The key question is likely to be whether it will be enough for a two-party coalition. The previous CDU-FDP government will probably no longer achieve a majority – if black and green were then enough, centrifugal forces would unfold, above all in the SPD, but also in the FDP, which, unlike the Greens, has not yet been driven by the traffic light Coalition in the federal government benefits.

And a new CDU rapprochement by the Greens could become a third centrifugal force for the alliance. Coalition partners are already reporting increasing jealousies between Christian Lindner (FDP) and Vice Chancellor Robert Habeck (Greens), who is omnipresent in the media.

The economics minister annoys the finance minister and leader of the FDP, Lindner, with ever new ideas and demands. Black-green is also conceivable in Schleswig-Holstein – and if the traffic lights in the federal government come under pressure, the CDU could try to lure the FDP and Greens into a Jamaican alliance without a new election. So far, the coalition has not seemed particularly stable; many half-baked draft laws are evidence of technical problems.

The desired scenario for the SPD would be if it were enough for red-green, which would most likely pave Kuchaty’s way to power. A traffic light would be far more difficult because the FDP has so far governed well with the CDU and Wüst, especially if he were in first place and needed two partners, would claim the formation of a government through a Jamaican alliance. Much will depend on the distances on election night.

In the SPD, they register exactly how Wüst ensnares the Greens in the final phase. “I support Robert Habeck in the expansion of renewables,” he says on n-tv. During the election campaign in Cologne, he emphasized that the “damned dependency” on Russian gas had to be broken quickly, but that “people shouldn’t get too close to the skin”. Regarding the distance regulations between wind turbines and residential buildings, he says: “If desired on site, the 1000 meters can be up to 720 meters undercut.”

And there are still large areas of unused space in North Rhine-Westphalia: “One very prominent example is the former British military airport in Elmpt on the Lower Rhine. This is where the high-flyers once took off and landed, now the skylark takes off and lands there. That would be a place to build a wind farm, and I support Robert Habeck, who said he wants a new balance between expanding renewables and protecting species,” Wüst teases.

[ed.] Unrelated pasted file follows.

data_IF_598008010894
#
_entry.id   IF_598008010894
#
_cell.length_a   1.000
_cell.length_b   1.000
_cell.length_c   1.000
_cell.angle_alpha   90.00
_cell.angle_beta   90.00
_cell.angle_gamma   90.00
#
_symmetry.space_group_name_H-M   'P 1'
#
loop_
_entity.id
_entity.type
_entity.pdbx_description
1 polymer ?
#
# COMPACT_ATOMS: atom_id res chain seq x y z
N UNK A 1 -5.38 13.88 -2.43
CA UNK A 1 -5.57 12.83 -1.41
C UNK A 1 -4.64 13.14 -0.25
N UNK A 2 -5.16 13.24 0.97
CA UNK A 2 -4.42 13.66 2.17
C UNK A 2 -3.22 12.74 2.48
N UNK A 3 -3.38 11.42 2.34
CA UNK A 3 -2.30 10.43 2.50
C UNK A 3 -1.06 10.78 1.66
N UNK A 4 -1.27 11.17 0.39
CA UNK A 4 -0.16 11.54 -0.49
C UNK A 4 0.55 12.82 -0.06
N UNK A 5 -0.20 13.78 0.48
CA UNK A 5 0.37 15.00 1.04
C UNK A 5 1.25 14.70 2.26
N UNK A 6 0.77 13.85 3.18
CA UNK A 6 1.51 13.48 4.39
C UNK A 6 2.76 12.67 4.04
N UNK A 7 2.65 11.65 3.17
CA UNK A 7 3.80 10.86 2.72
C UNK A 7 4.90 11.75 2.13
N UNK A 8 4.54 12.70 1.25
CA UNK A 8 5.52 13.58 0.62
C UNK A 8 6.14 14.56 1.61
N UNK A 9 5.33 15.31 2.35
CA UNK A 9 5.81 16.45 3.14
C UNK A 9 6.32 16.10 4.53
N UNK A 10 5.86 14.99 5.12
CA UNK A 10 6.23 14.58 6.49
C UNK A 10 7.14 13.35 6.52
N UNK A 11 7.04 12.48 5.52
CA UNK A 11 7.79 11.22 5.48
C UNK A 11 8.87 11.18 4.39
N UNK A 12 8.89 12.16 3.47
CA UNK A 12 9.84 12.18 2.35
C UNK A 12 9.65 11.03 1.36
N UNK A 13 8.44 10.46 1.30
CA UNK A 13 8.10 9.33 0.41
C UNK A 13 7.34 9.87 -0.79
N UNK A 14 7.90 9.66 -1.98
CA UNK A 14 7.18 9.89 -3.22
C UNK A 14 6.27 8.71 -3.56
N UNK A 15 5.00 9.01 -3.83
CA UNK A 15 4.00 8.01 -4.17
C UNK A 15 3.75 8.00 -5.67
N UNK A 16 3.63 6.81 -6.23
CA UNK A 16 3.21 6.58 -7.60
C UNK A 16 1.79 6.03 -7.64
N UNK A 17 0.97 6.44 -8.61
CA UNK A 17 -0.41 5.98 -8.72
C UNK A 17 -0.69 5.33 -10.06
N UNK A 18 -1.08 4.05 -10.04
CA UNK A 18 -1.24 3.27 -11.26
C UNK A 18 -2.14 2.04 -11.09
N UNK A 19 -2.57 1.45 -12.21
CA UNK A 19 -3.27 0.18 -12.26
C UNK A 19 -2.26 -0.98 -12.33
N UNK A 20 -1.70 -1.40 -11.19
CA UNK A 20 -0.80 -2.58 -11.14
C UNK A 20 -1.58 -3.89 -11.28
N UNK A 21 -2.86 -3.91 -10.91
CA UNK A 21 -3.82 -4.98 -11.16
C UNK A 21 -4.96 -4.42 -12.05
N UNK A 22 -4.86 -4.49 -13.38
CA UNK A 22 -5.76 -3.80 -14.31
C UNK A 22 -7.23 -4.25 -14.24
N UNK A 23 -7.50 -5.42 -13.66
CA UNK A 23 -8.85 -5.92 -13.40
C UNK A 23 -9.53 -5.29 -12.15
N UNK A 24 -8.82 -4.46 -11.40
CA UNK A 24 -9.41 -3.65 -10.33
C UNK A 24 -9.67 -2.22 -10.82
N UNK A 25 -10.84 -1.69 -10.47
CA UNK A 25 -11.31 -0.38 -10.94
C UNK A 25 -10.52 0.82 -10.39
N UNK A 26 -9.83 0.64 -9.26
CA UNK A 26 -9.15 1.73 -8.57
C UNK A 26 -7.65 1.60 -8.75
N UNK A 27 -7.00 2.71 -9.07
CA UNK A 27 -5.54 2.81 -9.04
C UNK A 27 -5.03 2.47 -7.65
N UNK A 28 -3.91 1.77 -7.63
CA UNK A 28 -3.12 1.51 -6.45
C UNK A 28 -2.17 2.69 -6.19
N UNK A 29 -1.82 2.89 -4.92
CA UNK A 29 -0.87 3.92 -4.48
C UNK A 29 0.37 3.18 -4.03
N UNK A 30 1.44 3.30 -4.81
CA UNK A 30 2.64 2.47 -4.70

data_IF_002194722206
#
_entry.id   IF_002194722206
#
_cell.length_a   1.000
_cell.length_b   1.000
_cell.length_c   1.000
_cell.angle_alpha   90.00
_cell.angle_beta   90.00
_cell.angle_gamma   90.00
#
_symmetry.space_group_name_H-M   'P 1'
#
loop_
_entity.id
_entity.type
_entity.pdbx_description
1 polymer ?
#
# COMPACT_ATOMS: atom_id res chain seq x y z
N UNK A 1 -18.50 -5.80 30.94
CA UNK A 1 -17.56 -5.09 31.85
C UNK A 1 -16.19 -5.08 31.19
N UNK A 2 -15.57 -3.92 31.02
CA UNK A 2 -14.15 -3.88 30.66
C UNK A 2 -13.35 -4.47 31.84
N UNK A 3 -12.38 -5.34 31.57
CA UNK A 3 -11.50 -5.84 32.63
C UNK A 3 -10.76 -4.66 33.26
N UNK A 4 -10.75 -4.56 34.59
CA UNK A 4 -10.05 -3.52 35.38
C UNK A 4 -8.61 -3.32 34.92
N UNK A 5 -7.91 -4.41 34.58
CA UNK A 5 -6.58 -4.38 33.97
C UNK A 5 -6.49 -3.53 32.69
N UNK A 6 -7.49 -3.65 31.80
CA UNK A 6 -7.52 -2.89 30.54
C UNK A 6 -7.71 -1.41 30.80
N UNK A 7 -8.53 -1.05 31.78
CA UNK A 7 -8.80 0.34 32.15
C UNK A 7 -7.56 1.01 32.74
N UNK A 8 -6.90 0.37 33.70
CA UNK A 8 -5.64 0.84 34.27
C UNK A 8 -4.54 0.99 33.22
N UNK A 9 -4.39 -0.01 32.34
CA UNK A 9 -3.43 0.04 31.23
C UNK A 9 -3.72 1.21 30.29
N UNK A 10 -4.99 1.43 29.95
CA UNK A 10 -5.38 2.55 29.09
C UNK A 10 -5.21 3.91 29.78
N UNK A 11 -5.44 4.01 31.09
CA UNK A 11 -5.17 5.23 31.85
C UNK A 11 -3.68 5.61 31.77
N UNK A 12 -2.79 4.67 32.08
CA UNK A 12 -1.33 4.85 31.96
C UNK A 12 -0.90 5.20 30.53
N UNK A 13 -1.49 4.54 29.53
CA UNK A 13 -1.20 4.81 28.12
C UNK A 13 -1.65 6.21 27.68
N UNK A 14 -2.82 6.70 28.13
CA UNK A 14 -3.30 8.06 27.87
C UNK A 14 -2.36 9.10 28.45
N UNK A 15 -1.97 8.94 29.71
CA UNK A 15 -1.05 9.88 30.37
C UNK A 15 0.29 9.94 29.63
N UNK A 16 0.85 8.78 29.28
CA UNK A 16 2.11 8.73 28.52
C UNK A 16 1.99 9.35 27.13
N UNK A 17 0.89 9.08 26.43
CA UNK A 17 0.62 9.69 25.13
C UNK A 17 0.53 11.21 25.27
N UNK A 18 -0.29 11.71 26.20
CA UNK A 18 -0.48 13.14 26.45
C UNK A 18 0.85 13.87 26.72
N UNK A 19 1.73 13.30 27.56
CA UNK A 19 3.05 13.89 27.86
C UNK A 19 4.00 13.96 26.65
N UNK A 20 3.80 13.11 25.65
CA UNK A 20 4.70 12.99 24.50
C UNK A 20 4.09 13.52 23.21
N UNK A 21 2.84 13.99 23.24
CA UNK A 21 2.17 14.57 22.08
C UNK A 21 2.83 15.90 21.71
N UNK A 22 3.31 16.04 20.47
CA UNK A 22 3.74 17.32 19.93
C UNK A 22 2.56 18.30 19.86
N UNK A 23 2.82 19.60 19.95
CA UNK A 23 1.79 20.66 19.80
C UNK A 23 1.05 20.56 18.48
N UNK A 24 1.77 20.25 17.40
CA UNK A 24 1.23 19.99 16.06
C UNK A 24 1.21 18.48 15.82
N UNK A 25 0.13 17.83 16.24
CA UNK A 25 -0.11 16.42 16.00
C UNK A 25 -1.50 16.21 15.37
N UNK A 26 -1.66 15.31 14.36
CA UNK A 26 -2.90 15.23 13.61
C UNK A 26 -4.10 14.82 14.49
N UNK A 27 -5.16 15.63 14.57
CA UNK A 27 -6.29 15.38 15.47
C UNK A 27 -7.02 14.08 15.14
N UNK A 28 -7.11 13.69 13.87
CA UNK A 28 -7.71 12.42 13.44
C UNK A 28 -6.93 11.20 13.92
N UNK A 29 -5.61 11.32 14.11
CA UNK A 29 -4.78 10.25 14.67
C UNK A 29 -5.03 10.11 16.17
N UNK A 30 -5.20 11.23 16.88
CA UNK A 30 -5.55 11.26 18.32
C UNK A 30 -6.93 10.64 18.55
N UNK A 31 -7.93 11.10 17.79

Wüst (46) and Kuchaty (53) belong to a pragmatic generation of politicians. One comes from Westphalia, the other from the Ruhr area, both are fully qualified lawyers, both party leaders.

Wüst sees himself as the heir to the liberal policies of his predecessor Armin Laschet. However, one should not forget that in 2004 he also suggested in the “Bild” newspaper that the unemployed should be compulsorily enlisted as a clearing squad for unsavory things: “Why shouldn’t the unemployed keep playgrounds clean that are often soiled with dog excrement, broken glass and drug syringes?”

Above all, he advertises the successes of the CDU: 400,000 new jobs, thousands of teachers and police officers hired, tough action against criminal clan structures. While Kutschaty relies on the chancellor, Wüst relies on his Interior Minister Herbert Reul (CDU) as the driving force.

Kuchaty is also fighting against the past: Many have bad memories of the red-green government, especially when it comes to education, ailing transport infrastructure and internal security. After all, Kuchaty was Minister of Justice under Prime Minister Hannelore Kraft for seven years. Today he doesn’t like to talk about yesterday: “We’ll win tomorrow for you” is his motto.